Tottenham fans finally realising who the real problem is
After 13 years, 11 managers and four directors of footballs – Tottenham Hotspur fans are finally pointing the finger of blame at chairman Daniel Levy.
Before and after watching their team surrender at home to Stoke City last weekend to record their worst start to a Premier League season since 2004, Spurs fans seem to have finally lost patience with Levy – erecting ENIC OUT and LEVY OUT banners at games before having them swiftly confiscated by club stewards.
The fans, who are paying the second highest ticket prices in the league, looked to voice their contempt at the chairman after their latest home defeat, only to be thwarted by Spurs hierarchy who turned the volume of the post-game music up a few notches to drown the fans out.
But Spurs fans do have reasons to feel aggrieved by Daniel Levy:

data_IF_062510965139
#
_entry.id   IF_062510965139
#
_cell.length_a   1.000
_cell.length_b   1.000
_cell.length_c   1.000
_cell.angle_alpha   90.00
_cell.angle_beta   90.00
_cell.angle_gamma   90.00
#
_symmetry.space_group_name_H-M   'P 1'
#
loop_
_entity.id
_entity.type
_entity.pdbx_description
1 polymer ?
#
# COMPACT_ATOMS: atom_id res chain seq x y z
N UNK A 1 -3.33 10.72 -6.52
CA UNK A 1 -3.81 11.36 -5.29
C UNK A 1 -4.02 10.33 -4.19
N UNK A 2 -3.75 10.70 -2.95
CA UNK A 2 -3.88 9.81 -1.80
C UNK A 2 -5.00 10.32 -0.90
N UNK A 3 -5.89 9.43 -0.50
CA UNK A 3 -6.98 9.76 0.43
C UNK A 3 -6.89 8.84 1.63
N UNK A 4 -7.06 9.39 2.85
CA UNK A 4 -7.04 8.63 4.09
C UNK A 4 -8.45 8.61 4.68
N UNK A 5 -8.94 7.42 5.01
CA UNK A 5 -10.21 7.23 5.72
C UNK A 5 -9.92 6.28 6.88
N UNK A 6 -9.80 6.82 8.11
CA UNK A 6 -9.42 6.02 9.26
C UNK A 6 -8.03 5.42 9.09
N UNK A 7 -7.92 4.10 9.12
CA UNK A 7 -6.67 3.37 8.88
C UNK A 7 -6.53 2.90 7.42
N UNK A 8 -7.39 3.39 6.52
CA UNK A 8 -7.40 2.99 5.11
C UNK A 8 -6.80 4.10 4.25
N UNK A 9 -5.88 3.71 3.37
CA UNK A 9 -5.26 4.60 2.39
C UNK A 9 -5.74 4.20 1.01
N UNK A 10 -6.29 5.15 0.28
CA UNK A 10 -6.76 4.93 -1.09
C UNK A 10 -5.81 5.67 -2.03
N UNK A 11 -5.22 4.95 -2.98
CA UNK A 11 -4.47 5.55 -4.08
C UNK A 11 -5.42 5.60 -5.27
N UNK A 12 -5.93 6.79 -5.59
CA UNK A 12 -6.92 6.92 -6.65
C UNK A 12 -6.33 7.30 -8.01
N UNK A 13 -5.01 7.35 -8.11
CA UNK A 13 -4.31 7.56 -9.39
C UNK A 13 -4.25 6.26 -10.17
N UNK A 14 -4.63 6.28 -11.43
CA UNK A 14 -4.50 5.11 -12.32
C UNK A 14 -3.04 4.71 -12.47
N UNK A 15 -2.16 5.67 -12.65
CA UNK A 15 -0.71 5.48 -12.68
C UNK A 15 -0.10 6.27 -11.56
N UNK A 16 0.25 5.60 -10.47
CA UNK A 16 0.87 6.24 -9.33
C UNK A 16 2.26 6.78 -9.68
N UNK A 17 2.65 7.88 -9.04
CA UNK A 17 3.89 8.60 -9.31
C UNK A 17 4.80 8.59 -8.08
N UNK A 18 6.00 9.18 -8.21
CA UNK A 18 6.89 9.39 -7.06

Since replacing Alan Sugar as chairman in February 2001, there has been:
- A 77.5% increase in the cheapest season ticket price.
- A 59% increase in the cheapest match-day price.
- A net spend of £513m spend on signings.
- £411m recouped in player sales.
- The most expensive season ticket costing £1,895 – an average £90 per game.
- An average of just £8.6m net spend per season.
- Chairman Daniel Levy make available the funds to make himself become the second highest paid director in the Premier League – even giving himself a £750,000 pay rise in 2013.
Out of the 20 Premier League teams this season, Spurs lie bottom of the net spend table over the past five years – one of only two teams to have made a profit with -£12,850,000. It is hardly the message to send to fans about their aspirations for Champions League football.
ENIC, the company which owns the London club, seem to have a sell-first-buy-later approach on transfer dealings. Fans are slowly realising how Daniel Levy’s main priority is focused on profits rather than on-field success – showed by the club winning only one League Cup during his 13-year tenure.